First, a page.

The Turnbull government’s proposal to sell off Medicare’s payments system represents the beginning of a slippery slope to an American-style privatised health system which costs twice as much as Australia’s and prices millions out of the market, some observers claim.
ACTU president Ged Kearney weighed into the debate, telling The New Daily that “the privatisation of Medicare would compromise standards, threaten jobs and see Australians’ medical and health records handed over to a for-profit operator with no guarantees around privacy and security protection”.
“You only have to look to the United States’ broken health system to see the dangers of heading down this path. Medicare is a national treasure and must be protected from any sort of creeping privatisation push,” Ms Kearney said.
Health Minister Sussan Ley has confirmed the government is looking at a Medicare partial privatisation and had asked “those who manage payment systems elsewhere how it might work in the back room technology that drives the Medicare payment system”.
Ms Ley said Medicare’s IT systems dated from 1984 and passing the payments system to private operators could allow it to “step into the 21st century”.
What’s on the block?
Just what services the government is planning to outsource is not clear. Medicare’s payments systems turn over $21 billion – add in aged care and the Pharmaceutical Benefits Scheme and the figure comes to $42 billion.
But figures of over $50 billion have been suggested which unions say implies that the aged pension payments system will be outsourced as well.
A spokesman for the Community and Public Sector Union (CPSU) said the union had been unable to determine how much of the payments system the government wanted to privatise.
“We’ve tried to get documents under FOI (freedom of information legislation) but the searches come back 99 per cent redacted with most of the wording blacked out.”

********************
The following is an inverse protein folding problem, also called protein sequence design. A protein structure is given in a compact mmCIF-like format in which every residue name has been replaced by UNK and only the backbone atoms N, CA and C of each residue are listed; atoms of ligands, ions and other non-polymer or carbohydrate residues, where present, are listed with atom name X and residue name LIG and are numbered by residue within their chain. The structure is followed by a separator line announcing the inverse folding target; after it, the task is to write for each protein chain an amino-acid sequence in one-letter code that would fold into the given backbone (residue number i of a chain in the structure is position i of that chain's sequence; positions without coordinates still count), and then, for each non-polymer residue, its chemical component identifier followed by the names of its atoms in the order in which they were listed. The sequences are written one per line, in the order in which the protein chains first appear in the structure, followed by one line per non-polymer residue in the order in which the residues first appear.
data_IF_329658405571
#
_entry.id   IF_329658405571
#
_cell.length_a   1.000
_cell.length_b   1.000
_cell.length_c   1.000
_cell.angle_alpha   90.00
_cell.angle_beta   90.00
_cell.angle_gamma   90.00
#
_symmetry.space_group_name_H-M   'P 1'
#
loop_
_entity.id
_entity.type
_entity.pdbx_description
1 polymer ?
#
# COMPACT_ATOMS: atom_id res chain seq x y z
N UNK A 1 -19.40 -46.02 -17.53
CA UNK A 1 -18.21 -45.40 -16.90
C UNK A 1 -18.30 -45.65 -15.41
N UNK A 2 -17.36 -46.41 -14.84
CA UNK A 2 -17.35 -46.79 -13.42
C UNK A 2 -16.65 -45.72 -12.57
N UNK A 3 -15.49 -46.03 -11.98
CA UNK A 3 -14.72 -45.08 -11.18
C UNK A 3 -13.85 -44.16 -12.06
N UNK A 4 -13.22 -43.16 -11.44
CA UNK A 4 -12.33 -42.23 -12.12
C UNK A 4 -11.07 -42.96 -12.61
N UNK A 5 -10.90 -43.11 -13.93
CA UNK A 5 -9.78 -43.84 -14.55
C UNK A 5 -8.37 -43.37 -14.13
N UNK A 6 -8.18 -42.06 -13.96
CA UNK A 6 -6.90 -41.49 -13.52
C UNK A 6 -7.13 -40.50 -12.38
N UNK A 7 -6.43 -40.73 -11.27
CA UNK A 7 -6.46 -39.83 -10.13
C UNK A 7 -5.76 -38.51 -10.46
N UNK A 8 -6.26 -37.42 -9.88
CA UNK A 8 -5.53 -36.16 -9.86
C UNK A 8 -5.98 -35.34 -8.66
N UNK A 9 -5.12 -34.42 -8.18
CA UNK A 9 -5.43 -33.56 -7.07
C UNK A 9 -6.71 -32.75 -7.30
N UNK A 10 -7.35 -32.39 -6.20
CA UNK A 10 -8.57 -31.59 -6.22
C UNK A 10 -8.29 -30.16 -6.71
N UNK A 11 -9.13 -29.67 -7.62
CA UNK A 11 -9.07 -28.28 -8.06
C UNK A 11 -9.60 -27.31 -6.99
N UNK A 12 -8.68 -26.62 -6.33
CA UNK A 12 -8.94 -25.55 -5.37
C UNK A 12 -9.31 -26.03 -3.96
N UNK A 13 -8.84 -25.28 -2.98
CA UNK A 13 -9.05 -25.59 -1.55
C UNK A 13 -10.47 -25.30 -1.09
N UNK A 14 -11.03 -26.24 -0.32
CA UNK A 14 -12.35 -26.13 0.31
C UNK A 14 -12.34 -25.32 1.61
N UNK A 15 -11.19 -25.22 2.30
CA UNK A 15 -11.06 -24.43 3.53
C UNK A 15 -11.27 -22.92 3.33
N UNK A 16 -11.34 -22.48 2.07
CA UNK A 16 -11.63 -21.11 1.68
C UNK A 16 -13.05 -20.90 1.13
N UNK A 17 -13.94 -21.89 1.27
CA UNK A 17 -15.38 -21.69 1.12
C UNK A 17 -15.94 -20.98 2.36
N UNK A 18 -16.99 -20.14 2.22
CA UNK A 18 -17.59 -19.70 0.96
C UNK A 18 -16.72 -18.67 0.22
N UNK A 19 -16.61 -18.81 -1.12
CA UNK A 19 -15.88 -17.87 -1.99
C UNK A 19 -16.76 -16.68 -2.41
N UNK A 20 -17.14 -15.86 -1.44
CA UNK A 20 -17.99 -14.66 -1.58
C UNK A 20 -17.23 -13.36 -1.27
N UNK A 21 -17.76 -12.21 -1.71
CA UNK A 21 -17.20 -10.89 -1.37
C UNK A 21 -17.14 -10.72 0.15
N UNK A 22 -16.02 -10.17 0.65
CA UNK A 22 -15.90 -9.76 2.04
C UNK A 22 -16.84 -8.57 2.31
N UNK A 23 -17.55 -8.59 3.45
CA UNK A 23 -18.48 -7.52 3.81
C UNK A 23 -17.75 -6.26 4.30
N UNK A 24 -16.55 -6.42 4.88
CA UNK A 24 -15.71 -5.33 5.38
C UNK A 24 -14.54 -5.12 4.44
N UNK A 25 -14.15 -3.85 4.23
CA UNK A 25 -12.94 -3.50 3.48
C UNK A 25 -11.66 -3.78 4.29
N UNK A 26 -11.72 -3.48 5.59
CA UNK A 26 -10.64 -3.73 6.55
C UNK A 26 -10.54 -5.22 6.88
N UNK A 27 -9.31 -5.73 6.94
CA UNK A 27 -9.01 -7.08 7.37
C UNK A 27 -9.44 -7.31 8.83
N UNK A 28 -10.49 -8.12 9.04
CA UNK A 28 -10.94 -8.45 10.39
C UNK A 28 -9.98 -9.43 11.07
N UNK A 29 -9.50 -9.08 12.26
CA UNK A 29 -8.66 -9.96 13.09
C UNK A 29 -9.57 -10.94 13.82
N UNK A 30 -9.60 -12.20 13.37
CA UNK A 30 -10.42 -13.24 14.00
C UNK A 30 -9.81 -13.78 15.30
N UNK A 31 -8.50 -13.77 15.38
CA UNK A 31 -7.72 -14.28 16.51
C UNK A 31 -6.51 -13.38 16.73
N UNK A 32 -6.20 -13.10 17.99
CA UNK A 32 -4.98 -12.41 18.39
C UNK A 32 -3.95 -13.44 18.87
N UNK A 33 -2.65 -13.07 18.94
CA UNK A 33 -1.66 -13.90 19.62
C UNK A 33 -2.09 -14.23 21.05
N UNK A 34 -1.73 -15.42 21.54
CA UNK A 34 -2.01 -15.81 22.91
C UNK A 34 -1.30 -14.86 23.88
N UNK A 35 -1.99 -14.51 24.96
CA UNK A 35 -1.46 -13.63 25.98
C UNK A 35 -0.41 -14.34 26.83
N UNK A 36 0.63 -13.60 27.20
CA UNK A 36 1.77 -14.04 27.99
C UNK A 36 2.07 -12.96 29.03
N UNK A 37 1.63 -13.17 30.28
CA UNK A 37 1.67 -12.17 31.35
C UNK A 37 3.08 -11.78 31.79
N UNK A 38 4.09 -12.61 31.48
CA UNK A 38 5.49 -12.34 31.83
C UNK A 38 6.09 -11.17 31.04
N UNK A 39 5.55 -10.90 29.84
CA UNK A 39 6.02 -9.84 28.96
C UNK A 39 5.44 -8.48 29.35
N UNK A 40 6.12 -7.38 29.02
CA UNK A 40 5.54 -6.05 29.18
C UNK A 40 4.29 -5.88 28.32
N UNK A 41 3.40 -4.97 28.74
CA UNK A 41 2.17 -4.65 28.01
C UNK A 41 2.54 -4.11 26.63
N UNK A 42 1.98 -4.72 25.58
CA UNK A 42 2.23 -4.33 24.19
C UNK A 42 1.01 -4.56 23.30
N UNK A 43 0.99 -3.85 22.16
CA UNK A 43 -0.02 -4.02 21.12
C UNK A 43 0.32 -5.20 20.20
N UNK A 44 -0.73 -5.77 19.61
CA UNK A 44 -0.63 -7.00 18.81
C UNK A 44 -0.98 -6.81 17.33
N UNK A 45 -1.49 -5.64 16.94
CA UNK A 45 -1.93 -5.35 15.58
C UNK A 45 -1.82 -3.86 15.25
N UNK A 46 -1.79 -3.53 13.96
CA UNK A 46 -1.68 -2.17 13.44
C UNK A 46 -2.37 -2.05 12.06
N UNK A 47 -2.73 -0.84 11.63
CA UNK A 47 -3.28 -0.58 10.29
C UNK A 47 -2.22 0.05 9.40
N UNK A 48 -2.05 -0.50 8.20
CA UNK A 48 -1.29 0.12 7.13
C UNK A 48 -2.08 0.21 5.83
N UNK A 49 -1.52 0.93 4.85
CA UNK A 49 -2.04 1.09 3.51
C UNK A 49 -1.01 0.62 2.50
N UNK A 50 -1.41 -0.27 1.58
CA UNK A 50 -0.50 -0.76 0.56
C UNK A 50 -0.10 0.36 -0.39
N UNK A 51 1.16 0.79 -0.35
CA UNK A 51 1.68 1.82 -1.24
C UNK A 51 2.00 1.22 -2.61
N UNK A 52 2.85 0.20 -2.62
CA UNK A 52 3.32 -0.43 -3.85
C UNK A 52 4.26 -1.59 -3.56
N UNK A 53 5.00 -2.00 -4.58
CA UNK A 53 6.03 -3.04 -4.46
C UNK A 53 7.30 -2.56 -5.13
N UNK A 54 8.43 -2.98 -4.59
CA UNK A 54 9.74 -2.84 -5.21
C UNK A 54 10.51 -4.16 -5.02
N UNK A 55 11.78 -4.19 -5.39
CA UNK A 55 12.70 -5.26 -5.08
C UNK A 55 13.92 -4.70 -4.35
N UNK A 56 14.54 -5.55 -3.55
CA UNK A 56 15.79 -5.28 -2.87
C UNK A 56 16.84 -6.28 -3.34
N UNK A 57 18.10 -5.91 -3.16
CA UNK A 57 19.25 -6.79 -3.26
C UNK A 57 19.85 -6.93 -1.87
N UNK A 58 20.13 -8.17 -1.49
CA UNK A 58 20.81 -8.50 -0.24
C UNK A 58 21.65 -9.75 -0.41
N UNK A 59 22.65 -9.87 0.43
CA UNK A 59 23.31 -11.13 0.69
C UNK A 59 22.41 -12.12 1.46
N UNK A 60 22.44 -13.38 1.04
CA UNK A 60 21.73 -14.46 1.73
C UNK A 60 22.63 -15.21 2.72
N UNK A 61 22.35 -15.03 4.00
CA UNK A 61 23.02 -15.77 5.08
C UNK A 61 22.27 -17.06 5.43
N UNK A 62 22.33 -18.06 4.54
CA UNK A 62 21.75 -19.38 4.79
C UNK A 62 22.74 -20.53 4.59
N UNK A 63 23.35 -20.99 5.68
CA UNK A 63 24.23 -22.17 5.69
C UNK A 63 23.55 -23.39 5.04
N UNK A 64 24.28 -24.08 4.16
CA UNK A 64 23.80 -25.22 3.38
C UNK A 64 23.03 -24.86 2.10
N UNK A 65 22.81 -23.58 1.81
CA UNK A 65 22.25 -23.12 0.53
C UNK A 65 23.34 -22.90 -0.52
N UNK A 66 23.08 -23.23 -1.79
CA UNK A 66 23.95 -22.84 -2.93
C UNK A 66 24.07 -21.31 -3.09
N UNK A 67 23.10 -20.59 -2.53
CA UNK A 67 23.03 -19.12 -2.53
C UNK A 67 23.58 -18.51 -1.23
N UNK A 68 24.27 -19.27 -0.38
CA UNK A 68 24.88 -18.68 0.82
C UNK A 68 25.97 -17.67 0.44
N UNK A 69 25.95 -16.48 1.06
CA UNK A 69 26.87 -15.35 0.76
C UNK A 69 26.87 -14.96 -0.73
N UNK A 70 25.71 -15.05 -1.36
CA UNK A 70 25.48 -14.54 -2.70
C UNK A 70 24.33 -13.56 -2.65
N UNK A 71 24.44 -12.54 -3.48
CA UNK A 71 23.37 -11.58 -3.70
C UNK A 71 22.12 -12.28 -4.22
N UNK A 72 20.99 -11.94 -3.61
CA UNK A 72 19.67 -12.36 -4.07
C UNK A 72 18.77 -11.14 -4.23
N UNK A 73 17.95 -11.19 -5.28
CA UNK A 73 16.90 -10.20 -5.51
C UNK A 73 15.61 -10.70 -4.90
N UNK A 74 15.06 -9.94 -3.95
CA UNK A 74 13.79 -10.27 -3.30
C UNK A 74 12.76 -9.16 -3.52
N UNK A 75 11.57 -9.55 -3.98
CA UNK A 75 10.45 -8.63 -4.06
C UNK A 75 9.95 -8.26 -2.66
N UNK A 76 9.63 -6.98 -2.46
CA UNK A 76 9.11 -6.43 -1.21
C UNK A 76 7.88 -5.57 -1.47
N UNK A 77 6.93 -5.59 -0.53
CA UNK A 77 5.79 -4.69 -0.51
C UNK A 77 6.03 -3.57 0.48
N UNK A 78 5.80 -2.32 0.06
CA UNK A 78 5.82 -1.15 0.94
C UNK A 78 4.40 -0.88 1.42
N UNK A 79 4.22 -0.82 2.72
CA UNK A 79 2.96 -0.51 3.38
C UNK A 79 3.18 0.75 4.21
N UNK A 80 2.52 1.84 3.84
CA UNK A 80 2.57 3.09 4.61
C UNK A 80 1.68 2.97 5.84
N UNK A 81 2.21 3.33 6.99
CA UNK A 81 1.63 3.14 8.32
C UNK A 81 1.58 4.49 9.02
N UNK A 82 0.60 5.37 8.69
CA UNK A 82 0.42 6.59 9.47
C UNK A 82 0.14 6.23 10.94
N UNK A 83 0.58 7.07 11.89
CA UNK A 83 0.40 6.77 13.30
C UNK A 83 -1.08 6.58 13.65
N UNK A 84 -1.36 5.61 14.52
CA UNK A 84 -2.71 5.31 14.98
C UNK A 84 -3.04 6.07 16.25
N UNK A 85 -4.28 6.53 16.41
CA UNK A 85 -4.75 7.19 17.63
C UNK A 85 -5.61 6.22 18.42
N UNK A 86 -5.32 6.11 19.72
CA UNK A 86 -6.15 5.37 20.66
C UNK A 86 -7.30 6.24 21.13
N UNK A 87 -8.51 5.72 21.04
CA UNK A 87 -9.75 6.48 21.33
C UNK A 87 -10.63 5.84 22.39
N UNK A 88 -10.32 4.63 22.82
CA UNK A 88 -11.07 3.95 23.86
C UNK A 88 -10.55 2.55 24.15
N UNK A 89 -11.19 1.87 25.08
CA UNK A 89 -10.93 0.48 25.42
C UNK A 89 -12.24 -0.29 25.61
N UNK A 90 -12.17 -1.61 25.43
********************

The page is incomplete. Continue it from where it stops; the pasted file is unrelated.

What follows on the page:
Outsourcing the payments system could threaten the jobs of between 5000 and 10,000 public servants as the positions shift to the private sector.
“Sometimes jobs move in the public service but no decision has been made,” Ms Ley said.
Australian Medical Association vice-president Dr Stephen Parnis said he was “very concerned”.
“Medicare is a huge and complex system and there has been no consultation with medical practitioners,” he said.
“Tens of thousands of medical practices are essentially agencies for Medicare and how they will be affected is unclear. The issue of data handling is also a concern as the data has medical histories in it,” Dr Parnis said.
Professor Jeff Richardson, foundation director at the Monash University’s Centre for Health Economics, said it was “desirable” for them to improve the payments system with new technology.
However, those improvements could be made within the public service.
“The administrative costs of Medicare are very low and it’s a very, very efficient healthcare system,” he said.
“I’m not sure doing it in the private sector would be any advantage.”
Medicare, he said, was more efficient than private health providers.
Medicare the cheapest
“Medicare’s expenses are around two per cent of its overall turnover whereas in the private health funds it’s more like 12 per cent. We have to be very, very careful about handing a large government monopoly over to the private sector,” Professor Richardson said.
Stephen Duckett, program director of health at the Grattan Institute, said he didn’t think outsourcing payments system for Medicare and other services was a problem.
“I don’t think it matters who runs the processing technology,” he said.
“When you get a passport you go to Australia Post but the Department of Immigration and Border Protection still issues the passport and controls the process. Medicare could have agents to operate its payments system in the same way.
The important issue was the regulation of privacy, Mr Duckett said, adding that “strong contractual penalties of, say, $1 million for leaking private information” could be enforced.